This fine book is a tribute to that exploration explosion, as our robot emissaries reached, one by one, farther and farther goals. Its visual value is superb, and the text is a perfect accompaniment to the prettiest pictures I’ve ever seen collected under one set of covers. It offers a narrative of what we have discovered with space probes, with attention paid to how we accomplished it. And it does so with a commendable editorial discipline of not wandering too far astray, except where occasional side notes add to the sense of discovery. This approach perfectly communicates how, even though our far-flung senses and manipulators may be mechanical, their guiding spirit is eminently human, and the exploration instinct these automata serve is based on the human agenda, not on theirs.
It is also breathtakingly visual, especially in the images from more recent explorations. The production qualities made me run my fingers over many of the pages to make sure they weren’t really as three-dimensional as they looked.
This book is not a nostalgic retrospective of a completed, finished task. It is instead a survey of the first of what will be many ascending waves of reconnaissance. As such, it is a guidebook to off-Earth theatres of astonishment that await our year-by-year more capable automata and, eventually, ourselves.
We are realizing that Sagan’s flowery words may have underappreciated the time scale of this sudden explosion of knowledge that we have been experiencing throughout our lifetimes. Young readers need not be envious of the uniqueness of their elders’ extraterrestrial epiphanies, because I suspect the best is yet to come. The knowledge explosion is far from over.
Sagan himself could scarcely have dreamed ― or hoped to discover ― what we are on the verge of finding out: that our Earth-bound, narrow-minded fixation on “life as we know it” doesn’t even apply to our home planet. In only a fraction of a lifetime we have come to realize that most living terrestrial organisms inhabit ecological niches away from sunlight, under thermal and chemical conditions that we now realize also occur inside the skins of at least two dozen other worlds. And we have realized that spores can survive transplanetary trajectories, impelled by natural asteroid impacts, which destroys any notion of biological quarantine all the way back to the birth of the Solar System.
If we reason by analogy with what we now know about the largest component of life on Earth ― the subsurface microbes ― then we have a good basis to suspect that “life” in similar environments on other worlds would also be microbial, not multicellular. But that kind of logic, assuming that “life as we know it” is the limit of nature’s creativity, is the same discredited formula that led us to be so surprised by the current new paradigm of potential ― even probable ― enclaves of water-based “life” elsewhere in the solar system. When fundamental physical and environmental factors are significantly different ― pressure, gravity, radiation, whatever ― what we call “life” can be expected to show remarkable adaptational flexibility. But whatever we “expect,” we should certainly expect to be astonished again and again, and maybe from directions that we least “expect” it! The only remedy is to go and look, go and dig, go and poke around ― and we will.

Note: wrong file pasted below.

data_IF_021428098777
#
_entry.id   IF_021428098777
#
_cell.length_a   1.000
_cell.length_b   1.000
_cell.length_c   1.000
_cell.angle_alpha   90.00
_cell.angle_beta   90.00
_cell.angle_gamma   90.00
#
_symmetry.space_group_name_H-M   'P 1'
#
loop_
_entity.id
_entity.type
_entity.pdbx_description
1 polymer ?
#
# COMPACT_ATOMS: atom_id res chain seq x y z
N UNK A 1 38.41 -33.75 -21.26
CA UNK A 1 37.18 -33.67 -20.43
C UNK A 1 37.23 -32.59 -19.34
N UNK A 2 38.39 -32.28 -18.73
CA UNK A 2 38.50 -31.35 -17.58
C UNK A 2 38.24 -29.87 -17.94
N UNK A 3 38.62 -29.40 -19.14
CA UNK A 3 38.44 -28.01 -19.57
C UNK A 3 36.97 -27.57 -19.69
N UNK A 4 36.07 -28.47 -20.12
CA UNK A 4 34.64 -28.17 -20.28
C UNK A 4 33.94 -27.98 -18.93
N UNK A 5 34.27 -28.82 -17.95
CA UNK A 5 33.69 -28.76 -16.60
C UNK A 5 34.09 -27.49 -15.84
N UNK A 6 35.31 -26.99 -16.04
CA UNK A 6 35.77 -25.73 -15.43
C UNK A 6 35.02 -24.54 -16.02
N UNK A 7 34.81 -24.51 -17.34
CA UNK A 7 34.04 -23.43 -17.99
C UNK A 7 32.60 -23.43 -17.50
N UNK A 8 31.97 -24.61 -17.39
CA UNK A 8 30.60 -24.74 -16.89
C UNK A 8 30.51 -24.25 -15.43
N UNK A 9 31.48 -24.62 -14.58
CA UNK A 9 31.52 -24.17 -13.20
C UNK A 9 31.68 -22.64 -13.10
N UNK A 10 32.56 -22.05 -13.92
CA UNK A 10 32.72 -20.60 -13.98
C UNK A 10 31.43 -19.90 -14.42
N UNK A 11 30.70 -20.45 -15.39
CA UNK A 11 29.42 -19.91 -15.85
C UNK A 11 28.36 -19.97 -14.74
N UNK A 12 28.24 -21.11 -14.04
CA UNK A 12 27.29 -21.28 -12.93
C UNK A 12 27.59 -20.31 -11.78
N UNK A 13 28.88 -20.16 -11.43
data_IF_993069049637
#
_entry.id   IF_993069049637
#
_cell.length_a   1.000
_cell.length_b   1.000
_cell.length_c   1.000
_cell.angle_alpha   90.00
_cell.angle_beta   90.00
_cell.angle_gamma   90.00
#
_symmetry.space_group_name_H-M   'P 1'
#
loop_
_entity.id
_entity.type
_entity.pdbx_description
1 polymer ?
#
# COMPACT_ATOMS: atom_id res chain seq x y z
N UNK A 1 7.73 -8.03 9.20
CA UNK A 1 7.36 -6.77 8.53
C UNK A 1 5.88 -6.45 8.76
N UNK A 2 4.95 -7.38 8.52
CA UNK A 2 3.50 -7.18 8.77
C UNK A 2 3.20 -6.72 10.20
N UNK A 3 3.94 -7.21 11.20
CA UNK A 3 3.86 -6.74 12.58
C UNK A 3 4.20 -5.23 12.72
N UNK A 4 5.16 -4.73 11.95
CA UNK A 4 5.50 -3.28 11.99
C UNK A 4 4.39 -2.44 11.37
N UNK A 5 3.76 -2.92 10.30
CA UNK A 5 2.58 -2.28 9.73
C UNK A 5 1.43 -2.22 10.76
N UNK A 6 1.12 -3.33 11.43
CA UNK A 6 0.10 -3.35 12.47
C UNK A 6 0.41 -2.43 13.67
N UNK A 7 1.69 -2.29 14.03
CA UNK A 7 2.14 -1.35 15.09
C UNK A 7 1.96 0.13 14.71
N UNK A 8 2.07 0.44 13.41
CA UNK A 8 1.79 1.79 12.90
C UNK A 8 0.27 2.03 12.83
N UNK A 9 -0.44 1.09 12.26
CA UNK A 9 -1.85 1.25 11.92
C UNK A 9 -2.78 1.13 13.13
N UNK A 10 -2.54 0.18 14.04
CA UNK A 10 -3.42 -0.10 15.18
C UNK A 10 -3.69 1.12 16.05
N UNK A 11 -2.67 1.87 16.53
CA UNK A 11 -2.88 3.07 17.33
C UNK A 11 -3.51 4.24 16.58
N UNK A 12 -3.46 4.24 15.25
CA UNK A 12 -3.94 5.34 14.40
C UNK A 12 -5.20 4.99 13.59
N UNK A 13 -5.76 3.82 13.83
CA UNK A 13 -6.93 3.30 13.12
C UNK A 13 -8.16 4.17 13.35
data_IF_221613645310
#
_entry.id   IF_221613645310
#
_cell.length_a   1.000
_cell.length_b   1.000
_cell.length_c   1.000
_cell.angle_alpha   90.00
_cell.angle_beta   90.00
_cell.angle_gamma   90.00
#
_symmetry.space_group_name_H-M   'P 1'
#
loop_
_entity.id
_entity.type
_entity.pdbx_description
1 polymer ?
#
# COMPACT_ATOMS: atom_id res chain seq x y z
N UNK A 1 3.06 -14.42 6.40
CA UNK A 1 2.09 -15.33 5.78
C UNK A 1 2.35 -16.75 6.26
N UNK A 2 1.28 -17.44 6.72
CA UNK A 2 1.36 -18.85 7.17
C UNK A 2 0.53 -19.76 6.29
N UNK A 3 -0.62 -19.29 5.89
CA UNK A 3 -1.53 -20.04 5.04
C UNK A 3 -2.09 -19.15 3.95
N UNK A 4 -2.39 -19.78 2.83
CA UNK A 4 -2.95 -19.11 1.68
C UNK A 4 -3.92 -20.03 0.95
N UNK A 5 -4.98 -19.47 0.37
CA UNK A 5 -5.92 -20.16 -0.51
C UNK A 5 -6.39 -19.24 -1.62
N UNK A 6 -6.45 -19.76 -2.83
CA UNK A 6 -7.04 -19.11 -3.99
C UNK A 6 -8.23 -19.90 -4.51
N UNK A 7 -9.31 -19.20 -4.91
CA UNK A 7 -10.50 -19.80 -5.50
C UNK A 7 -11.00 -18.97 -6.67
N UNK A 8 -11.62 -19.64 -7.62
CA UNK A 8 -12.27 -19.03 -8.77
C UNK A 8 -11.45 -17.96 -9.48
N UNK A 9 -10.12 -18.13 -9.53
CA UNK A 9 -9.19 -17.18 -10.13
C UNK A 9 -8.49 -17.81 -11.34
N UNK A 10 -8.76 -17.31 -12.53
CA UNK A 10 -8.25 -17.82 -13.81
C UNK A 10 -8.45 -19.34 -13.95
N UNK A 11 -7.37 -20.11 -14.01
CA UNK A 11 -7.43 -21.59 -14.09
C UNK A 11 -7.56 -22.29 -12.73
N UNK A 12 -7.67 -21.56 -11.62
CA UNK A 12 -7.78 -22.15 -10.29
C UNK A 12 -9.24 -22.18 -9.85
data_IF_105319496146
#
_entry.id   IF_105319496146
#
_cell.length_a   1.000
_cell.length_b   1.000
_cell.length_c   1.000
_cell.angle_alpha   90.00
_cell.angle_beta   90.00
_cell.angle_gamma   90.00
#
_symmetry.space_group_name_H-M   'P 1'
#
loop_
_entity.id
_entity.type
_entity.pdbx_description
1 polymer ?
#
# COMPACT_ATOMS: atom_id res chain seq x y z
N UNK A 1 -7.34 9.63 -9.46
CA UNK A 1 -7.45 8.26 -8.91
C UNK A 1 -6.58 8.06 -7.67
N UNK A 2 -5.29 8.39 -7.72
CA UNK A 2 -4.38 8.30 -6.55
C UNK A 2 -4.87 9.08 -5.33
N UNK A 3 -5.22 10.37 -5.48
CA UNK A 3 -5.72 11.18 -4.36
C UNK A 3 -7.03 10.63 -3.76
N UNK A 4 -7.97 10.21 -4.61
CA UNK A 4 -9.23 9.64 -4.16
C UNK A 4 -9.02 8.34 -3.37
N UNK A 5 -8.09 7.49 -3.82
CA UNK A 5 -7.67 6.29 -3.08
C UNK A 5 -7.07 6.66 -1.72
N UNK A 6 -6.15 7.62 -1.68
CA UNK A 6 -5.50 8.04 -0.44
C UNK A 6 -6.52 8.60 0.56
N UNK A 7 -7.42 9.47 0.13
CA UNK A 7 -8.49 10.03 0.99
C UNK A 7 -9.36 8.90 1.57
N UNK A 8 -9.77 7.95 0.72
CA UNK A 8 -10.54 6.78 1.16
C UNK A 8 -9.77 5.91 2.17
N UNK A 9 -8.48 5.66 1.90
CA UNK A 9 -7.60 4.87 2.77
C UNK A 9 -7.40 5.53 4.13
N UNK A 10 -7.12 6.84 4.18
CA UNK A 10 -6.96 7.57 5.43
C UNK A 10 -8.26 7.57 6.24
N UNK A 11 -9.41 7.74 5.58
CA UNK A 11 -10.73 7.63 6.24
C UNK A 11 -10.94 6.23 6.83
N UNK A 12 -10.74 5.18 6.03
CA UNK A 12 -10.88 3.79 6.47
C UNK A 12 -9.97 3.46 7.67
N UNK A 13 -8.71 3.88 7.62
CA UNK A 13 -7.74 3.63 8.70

We are finally ready for the curtain to rise on “Space Reconnaissance 2.0,” as we begin to catalog the biochemical provinces of what we once had convinced ourselves was a dead and sterile outer space outback. Now at the early dawning of that endeavor, this book is a grand tribute to what has been found out so far and to the people who did it, and moreover, it is a testament to the impulses that will power the next stage of exploration and discovery.

posted on Sep, 25 2011 @ 10:08 PM

The last sentence of the author’s narrative is this: “The discovery of life elsewhere in the solar system or beyond will be a defining moment in human history and probably shift future space exploration in directions impossible to appreciate today.” But even though it’s obvious, it bears saying again and again. Making it the book’s last sentence allows it to serve as the jumping-off point for the next retrospective, to be written half a century from now, based on the astonishments awaiting the next generation ― who will NOT be disappointed.

We must be reminded that even Sagan, who was mind-bogglingly poetic, was very likely to have been wrong to think his generation would ever monopolize history's most spectacular space discoveries. The past, as another poet said, is not the epilogue to a vanished age of heroes. The past, particularly in planetary exploration as chronicled here, is only prologue.

posted on Sep, 25 2011 @ 10:11 PM
Pluto -- probably has more liquid water, under 300 miles of ice, than in all of Earth's oceans.

Right, snowball world Pluto -- now considered a potential abode of biochemistry.

Who could possibly be trying to keep any of this secret? Get out of your intellectual ghetto and drink deep of the fountains of the outworlds. It only waits you to send your mind beyond your self-imposed limnits.

posted on Sep, 26 2011 @ 12:51 AM
Ah, damn